We always gave 100 percent. Our team had a lot of heart."

"The heart of Summerville's team this year was Travis Arenas," said

Sonora head coach Lloyd Longeway. "He was their glue and the

unquestioned leader of their defense. He doesn't back down from

anybody. He won't let you in spaces that you want to get to. He will

not allow forwards into the dangerous areas. I definitely think he was

the top player in our area this season. He deserves this honor."

Summerville's second game of this season was a 2-0 home win over Sonora.

"That was a big win for us," said Reel. "Sonora has a ton of speed

and skill and that win seemed to give our kids confidence."

In its first MLL contest, Summerville blanked eventual-league champion and host Linden.

"From then on," said Arenas, "we knew we had something special with this team."

Teammates Josh Gonsalez, Michael Piech, J.B. Mitchell, Brandon Reel and Anderson are 2011 First-Team All-Area honorees.

Gonsalez and Piech sometimes flanked Arenas as fullbacks. Gonsalez

is physical and fearless, and Piech is a ball-thief with lightning

speed. At forward, Mitchell and Reel were perpetually on the attack.

And Anderson, at center-midfielder, with pinpoint bazooka blasts, was

the team closer with 21 goals.

"It's great to have a team leader like Travis," said Anderson, who

also had 11 assists. "Travis would yell, but it would always be

something positive."

During the 2011 regular season, Summerville twice defeated two-time

defending MLL champ Bret Harte (and one contest ended in a tie).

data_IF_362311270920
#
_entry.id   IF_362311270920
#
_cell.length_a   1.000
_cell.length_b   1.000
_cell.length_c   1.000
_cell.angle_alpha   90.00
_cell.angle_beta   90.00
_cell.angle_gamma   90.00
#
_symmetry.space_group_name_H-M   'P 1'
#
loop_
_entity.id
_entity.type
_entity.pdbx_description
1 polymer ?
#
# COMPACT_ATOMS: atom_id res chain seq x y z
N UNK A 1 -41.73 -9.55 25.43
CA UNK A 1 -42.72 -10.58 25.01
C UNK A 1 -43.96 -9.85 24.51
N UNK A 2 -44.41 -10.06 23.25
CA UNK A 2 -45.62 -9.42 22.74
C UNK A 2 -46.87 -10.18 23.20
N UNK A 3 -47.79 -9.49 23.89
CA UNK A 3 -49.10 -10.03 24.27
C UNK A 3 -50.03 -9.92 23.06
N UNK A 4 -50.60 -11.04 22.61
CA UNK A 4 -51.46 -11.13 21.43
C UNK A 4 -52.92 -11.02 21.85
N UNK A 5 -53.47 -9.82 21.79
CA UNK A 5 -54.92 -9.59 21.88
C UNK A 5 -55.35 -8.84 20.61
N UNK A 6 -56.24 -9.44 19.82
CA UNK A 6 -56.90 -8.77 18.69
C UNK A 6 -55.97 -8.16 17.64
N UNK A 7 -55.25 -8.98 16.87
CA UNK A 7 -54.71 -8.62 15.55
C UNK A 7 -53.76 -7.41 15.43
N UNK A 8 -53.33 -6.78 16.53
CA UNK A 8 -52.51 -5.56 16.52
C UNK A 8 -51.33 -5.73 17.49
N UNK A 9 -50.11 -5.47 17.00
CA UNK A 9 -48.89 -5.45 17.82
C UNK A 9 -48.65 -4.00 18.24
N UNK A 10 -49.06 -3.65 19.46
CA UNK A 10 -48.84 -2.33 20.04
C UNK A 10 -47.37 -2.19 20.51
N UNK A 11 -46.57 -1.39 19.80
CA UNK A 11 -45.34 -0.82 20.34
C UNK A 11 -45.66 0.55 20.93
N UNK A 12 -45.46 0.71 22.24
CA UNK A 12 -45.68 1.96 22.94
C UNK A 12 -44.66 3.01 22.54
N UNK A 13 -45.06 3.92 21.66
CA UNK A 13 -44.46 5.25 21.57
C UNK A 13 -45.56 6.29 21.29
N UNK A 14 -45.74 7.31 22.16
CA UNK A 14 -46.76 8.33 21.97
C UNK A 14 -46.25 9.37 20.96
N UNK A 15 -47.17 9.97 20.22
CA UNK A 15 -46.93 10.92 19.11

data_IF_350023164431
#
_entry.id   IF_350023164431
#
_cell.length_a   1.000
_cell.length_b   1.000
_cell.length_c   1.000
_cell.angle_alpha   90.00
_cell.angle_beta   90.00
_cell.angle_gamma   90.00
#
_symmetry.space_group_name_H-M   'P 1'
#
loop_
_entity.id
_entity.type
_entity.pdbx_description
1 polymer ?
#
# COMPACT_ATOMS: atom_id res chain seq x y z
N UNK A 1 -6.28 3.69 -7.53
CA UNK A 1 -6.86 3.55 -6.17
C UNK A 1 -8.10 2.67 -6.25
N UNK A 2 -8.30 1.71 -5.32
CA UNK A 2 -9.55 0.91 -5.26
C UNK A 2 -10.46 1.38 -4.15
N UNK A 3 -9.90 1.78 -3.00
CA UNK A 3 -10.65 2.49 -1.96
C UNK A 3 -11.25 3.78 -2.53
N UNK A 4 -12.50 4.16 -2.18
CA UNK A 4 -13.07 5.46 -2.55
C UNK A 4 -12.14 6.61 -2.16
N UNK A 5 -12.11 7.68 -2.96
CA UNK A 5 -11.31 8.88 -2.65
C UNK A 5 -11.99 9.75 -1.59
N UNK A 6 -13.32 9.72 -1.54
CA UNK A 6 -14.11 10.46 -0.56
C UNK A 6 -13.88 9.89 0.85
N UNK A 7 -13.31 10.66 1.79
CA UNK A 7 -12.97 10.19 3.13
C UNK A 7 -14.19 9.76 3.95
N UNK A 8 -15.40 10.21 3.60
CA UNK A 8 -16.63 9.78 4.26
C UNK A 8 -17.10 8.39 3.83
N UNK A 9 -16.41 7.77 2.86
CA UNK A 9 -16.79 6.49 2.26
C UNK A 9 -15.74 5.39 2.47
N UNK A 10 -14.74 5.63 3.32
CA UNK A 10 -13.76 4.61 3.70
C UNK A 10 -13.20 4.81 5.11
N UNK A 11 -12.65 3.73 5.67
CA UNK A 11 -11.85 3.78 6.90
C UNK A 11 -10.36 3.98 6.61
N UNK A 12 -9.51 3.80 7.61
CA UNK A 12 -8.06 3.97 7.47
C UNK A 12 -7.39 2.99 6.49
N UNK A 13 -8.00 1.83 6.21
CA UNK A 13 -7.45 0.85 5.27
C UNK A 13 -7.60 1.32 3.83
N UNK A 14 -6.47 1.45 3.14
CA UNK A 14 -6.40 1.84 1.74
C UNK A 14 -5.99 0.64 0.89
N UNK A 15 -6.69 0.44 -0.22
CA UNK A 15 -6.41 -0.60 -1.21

"We were so used to Bret Harte dominating us in the past that, this

season, we decided to just treat them like any other team," explained

Arenas. "After awhile, we were aware that other teams were worrying

about us."

"Travis was like a coach on the field," said Gilbert. "He'd be

telling his teammates what to do, but never screaming at them. He could

lead because he had his teammates' respect. We'd send Freddy Barboza

(First-Team All-Area forward) downfield and Travis would be planning

out the defense, and pointing out where everyone needed to be and then

Travis, a lot of the times, would be the one to make the defensive

stop. He's so athletic, fast and strong. He's so tall and still so


"As the field general," said Arenas, "I felt it was my job to make

sure everyone attacking us was covered. Personally, my own rule was

never, never back down from anyone."

"What makes a great leader? I think, in part, it's when others want

to be led by you," said Coach Reel. "My wife (Mary) doesn't comment too

much about soccer but she told me this season, 'I like how Travis is

always talking out there and encouraging everybody.' She was right.

When the forwards made a good play, Travis would yell, 'Nice pass!' or

'Great shot!' and his approval meant so much to his teammates. The

truth was that Travis also inspired me."

Regarding the Bears' season-ending team banquet in November, Reel

recalled, "Once I started talking about Travis, remembering his face

after the games, I broke down in tears like a baby. Travis has one of

the biggest hearts of anyone I've ever coached.

"Did he leave his mark at Summerville? You bet he did. He left a

big impression on any fan or any teammate or any young kid who ever got

to watch him play. What he did here will live on because, most

definitely, I will never stop talking about Travis Arenas. I will

continue to talk about the drive he had, his commitment, his energy,

his selflessness, his leadership and what a great human being he is."